Oh, they sound so happy chattering amongst themselves in animated, high-pitched voices, as they stroll along the cobblestones with their brother, mother, two children and small dog. Probably had a night out for dinner, filled their bellies so they are “sono contento”, or perhaps devoured three scoops each of their favourite gelato and are now on the way home to bed down for the night, so why am I not smiling or eager to see who they are and what they are wearing? Damn it, it’s another happy group of happy wanderers strolling well after midnight along Via Fillungo (the tiny cobble-stoned main thoroughfare through Lucca). Why aren’t the kids in bed at least?
This is the address where I chose to live for one year, here in an ancient apartment building three stories up, like the top tier of a football grandstand, with a view of it all, including the seemingly never-ending passing parade.
No need for an alarm clock to wake me up in the morning, the first street sweeper performs his noisy task at 6.15am, that is after the crescendoing sounds of seagulls telling me it’s almost dawn some time before. Shortly thereafter comes a battle scarred street sweeper, first up one side of the narrow street knocking everything in sight along the ancient walls to return along the opposite side and then for some unexplained reason, does a tour of the first side yet again. Then it is the first of the garbage collector’ turn, one for organic material in his little clunky truck, another for multi “anything goes” material in a larger clunkier vehicle and then the “big boy” clunky one for the cardboard.
Anyone who is out at this time to exercise themselves or their dog, enthusiastically greets each of the “clunky truck” drivers and it all crescendos when the restaurant two doors up has its laden “glass only” bins heaved high into the air. Pausing for just a moment, and then tossed seemingly aimlessly into yet another clunky truck heaving forth its nightly contents into the empty cavern below. So, if I am not wide awake and out of bed by then, it won’t take long as there is sure to be a full complement of revved up delivery vans with assorted mechanical hoisting sounds lowering their full crates of kitchen ware, shoes, bags, and assorted attire into the various Via Fillungo shops within earshot of my windows.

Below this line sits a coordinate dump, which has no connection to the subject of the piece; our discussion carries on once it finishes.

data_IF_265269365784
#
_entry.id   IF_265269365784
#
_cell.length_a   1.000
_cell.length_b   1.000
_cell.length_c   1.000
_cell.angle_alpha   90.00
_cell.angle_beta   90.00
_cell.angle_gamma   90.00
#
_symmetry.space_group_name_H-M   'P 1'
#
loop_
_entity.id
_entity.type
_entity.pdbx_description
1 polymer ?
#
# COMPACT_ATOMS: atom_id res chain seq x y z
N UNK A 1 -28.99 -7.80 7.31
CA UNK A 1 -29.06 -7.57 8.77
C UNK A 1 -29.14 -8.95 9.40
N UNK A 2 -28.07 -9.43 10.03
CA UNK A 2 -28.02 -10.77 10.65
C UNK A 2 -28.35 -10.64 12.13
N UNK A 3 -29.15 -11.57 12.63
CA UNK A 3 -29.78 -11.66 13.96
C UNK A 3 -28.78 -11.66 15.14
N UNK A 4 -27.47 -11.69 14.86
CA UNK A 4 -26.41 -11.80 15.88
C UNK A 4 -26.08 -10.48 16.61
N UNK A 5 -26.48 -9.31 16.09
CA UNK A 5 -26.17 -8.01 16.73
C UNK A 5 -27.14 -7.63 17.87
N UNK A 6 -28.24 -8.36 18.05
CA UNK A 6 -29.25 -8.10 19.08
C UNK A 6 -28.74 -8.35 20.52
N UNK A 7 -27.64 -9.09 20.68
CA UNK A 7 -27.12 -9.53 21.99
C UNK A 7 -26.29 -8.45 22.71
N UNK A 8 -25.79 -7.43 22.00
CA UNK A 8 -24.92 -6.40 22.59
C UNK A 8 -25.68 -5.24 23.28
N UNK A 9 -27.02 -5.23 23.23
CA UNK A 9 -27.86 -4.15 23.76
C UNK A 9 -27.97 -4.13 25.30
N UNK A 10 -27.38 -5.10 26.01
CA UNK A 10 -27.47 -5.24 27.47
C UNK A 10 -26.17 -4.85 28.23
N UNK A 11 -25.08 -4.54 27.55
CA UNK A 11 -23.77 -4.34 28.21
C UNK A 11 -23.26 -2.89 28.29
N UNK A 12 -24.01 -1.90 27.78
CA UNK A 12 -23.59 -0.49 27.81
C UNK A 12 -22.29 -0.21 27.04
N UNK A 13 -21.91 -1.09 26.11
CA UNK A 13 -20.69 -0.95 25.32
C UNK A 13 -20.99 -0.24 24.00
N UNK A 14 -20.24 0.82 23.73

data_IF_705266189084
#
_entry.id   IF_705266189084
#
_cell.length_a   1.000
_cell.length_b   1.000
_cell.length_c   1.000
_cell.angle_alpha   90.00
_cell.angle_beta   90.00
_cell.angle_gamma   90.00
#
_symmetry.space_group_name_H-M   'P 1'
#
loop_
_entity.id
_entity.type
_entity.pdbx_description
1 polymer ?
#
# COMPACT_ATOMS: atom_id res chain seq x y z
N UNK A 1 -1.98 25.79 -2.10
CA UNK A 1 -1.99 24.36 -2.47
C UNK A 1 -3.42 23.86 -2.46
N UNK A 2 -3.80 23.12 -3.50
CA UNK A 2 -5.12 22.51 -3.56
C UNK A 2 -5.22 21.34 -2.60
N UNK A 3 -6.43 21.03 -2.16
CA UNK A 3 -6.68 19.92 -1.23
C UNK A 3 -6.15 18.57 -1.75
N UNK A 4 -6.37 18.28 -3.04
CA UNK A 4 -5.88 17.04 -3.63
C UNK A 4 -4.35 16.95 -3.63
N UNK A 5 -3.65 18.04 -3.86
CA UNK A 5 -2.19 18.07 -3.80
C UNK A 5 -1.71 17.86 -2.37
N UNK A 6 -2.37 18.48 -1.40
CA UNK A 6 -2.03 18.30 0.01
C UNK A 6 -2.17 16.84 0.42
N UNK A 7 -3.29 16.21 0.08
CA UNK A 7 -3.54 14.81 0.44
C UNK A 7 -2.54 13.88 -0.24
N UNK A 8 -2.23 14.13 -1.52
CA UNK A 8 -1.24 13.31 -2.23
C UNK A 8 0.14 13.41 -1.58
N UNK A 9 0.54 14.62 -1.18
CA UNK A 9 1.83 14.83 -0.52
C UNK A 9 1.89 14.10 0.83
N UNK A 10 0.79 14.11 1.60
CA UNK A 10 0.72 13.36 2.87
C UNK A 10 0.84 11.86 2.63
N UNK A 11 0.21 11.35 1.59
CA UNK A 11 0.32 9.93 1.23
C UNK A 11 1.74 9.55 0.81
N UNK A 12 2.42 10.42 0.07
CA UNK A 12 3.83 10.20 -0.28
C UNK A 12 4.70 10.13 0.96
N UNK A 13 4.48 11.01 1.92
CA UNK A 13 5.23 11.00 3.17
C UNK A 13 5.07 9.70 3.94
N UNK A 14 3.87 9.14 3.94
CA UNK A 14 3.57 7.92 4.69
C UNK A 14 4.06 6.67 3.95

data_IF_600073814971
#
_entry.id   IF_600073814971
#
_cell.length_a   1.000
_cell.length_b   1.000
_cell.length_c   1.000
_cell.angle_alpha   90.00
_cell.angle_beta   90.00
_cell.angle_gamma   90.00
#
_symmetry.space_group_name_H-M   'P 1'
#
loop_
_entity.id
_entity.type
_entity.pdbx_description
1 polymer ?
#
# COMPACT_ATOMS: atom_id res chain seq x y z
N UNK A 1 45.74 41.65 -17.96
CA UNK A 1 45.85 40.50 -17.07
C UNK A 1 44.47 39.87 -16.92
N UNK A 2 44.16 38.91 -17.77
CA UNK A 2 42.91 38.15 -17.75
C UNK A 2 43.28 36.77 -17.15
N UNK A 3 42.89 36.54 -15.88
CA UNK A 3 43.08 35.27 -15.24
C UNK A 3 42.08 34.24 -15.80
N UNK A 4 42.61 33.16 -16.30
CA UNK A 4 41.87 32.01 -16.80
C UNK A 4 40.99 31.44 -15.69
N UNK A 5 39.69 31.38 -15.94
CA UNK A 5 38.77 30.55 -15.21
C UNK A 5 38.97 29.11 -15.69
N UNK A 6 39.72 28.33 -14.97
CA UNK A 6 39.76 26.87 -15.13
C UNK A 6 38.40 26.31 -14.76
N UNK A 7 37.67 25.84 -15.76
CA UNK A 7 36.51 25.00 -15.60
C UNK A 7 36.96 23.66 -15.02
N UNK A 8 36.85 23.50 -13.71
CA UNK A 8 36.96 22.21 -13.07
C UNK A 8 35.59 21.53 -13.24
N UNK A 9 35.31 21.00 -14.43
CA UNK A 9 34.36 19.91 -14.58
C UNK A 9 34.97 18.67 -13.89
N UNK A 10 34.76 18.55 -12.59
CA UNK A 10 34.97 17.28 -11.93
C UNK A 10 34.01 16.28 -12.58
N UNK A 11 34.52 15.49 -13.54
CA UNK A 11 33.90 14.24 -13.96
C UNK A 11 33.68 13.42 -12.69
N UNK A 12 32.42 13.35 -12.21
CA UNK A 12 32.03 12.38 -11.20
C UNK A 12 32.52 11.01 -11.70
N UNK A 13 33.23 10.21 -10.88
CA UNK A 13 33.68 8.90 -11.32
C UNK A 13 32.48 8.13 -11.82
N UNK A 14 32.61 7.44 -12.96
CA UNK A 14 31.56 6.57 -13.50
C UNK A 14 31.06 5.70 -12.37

Pondering yet another day as I look out the window into the corner piazza the “pop up” confectionery shop man starts setting up to entice the daily tourists to sample his sugary treats. Hail, rain, or super hot sun, the smells of his mouth-watering desserts waft up through my windows. Next to trundle wares into the piazza is a young farmer like man, in his three-wheeled van laden with the freshest of seasonal fruits and flowers. He is obviously one of the local market growers, who has secured the corner position to give him direct contact with the passing parade. He is usually accompanied by several look-alike family members, each with a chair and comfy cushion to surround the laden table to offering their wares. Well, not quite. They don’t seem to mind if anyone stops to buy, as it seems to be a social talkathon between the group for the 10 hours plus that they are seated nonstop. I am yet to see one of them get up, although they seem to devour copious coffees and food (none of which are on offer at their table). The daily takings appear to be well spent!
First tour groups filter in around 9am. My view from above reminds me of cattle being herded from one pasture to another with gentle gestures from each group’s guide, as they head towards the ancient Anfiteatro. Lots meander, their eyes wandering towards the beckoning shops rather than the history that awaits through the arched tunnel beyond.
By 10am the entertainment sets up for its first performance of the day. A father and son have perfected two tunes on the saxophone with recorded accompaniment. While the father plays, the son uses his upturned tambourine to collect their spoils. Two tunes, I now know intimately. Tourists smile and offer a coin so I guess they are not aware their repertoire limited. I hope they earn lots of money this summer to purchase new sheet tunes so they can introduce fresh sounds next summer.
The ongoing daily parade also includes tourists, locals, street marchers, police cars, ambulances, classic car tours, flag twirlers, trumpet players, marathon runners, not to forget four wheeled bicycles all with the same squeaky toned bell. The very same sound that belongs to my little dog’s favourite toy. Each time they squeeze their squeaker to warn people to get out of their way as they try to avoid colliding with ancient walls and meandering tourists, my little dog barks frantically thinking her toy has been stolen while running around our small apartment in search of her very own squeak.
So much hustle and bustle going on down there with the throngs of tourists and locals as they meander up and down looking for something to eat and drink, trying to find somewhere to rest their weary feet. Time for lunch and the procession of street cleaners trundle along once more collecting the overfull bins and road spills while the many cafes entertain the crowds. The afternoon and evening are full of the same every day, and whilst many of the crowd come and go, the locals make claim to their favourite bench seats for aperitivo, gelato or both with not a rubbish bin in sight.
As the sun sets, the enthusiastic crowds are clearly heard from our window as they aimlessly wander along deciding where to eat and drink. Come later into the evening, after obviously being rejuvenated by generous quantities of beverages, some of the crowd seeminly have difficulty finding their way home to their beds and noisily linger long and longer into the night.
Thank goodness for earplugs, I say, as I flop into bed exhausted by all the strangers I have waved to from my windows in Via Fillungo this day.